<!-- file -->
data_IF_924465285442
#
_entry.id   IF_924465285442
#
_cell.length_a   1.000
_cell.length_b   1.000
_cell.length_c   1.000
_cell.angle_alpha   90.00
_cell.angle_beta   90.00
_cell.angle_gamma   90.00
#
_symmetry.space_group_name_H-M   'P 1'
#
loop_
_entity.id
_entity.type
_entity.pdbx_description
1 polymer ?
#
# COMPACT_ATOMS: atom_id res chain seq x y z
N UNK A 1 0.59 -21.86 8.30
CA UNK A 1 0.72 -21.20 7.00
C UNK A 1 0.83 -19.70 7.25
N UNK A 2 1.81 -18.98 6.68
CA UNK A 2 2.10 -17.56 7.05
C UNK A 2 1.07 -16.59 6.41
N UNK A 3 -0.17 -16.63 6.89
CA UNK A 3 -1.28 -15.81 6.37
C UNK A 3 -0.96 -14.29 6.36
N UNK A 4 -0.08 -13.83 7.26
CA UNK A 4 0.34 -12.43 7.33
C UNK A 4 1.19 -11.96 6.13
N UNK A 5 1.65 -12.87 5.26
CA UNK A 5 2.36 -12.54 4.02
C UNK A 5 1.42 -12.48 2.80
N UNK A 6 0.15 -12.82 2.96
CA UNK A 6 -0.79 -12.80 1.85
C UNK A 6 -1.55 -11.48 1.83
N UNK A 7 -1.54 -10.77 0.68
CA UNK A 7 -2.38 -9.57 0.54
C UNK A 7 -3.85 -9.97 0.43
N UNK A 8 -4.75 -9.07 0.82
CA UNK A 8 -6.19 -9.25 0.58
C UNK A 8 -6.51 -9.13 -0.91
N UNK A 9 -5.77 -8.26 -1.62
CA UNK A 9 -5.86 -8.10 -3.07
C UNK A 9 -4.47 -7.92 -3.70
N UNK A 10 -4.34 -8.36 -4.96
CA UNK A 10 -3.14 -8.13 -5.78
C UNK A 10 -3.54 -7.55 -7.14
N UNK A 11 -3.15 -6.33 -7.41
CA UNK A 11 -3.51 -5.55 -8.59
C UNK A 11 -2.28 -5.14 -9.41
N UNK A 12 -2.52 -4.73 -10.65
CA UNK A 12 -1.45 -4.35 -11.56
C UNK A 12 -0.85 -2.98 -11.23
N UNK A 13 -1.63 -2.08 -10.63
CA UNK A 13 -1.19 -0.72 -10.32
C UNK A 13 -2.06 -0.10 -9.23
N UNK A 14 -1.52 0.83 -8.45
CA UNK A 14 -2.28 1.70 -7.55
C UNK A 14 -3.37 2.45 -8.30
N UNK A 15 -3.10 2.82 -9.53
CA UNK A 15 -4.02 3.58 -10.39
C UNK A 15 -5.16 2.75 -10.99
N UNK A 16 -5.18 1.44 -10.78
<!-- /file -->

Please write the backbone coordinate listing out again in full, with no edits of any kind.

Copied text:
data_IF_924465285442
#
_entry.id   IF_924465285442
#
_cell.length_a   1.000
_cell.length_b   1.000
_cell.length_c   1.000
_cell.angle_alpha   90.00
_cell.angle_beta   90.00
_cell.angle_gamma   90.00
#
_symmetry.space_group_name_H-M   'P 1'
#
loop_
_entity.id
_entity.type
_entity.pdbx_description
1 polymer ?
#
# COMPACT_ATOMS: atom_id res chain seq x y z
N UNK A 1 0.59 -21.86 8.30
CA UNK A 1 0.72 -21.20 7.00
C UNK A 1 0.83 -19.70 7.25
N UNK A 2 1.81 -18.98 6.68
CA UNK A 2 2.10 -17.56 7.05
C UNK A 2 1.07 -16.59 6.41
N UNK A 3 -0.17 -16.63 6.89
CA UNK A 3 -1.28 -15.81 6.37
C UNK A 3 -0.96 -14.29 6.36
N UNK A 4 -0.08 -13.83 7.26
CA UNK A 4 0.34 -12.43 7.33
C UNK A 4 1.19 -11.96 6.13
N UNK A 5 1.65 -12.87 5.26
CA UNK A 5 2.36 -12.54 4.02
C UNK A 5 1.42 -12.48 2.80
N UNK A 6 0.15 -12.82 2.96
CA UNK A 6 -0.79 -12.80 1.85
C UNK A 6 -1.55 -11.48 1.83
N UNK A 7 -1.54 -10.77 0.68
CA UNK A 7 -2.38 -9.57 0.54
C UNK A 7 -3.85 -9.97 0.43
N UNK A 8 -4.75 -9.07 0.82
CA UNK A 8 -6.19 -9.25 0.58
C UNK A 8 -6.51 -9.13 -0.91
N UNK A 9 -5.77 -8.26 -1.62
CA UNK A 9 -5.86 -8.10 -3.07
C UNK A 9 -4.47 -7.92 -3.70
N UNK A 10 -4.34 -8.36 -4.96
CA UNK A 10 -3.14 -8.13 -5.78
C UNK A 10 -3.54 -7.55 -7.14
N UNK A 11 -3.15 -6.33 -7.41
CA UNK A 11 -3.51 -5.55 -8.59
C UNK A 11 -2.28 -5.14 -9.41
N UNK A 12 -2.52 -4.73 -10.65
CA UNK A 12 -1.45 -4.35 -11.56
C UNK A 12 -0.85 -2.98 -11.23
N UNK A 13 -1.63 -2.08 -10.63
CA UNK A 13 -1.19 -0.72 -10.32
C UNK A 13 -2.06 -0.10 -9.23
N UNK A 14 -1.52 0.83 -8.45
CA UNK A 14 -2.28 1.70 -7.55
C UNK A 14 -3.37 2.45 -8.30
N UNK A 15 -3.10 2.82 -9.53
CA UNK A 15 -4.02 3.58 -10.39
C UNK A 15 -5.16 2.75 -10.99
N UNK A 16 -5.18 1.44 -10.78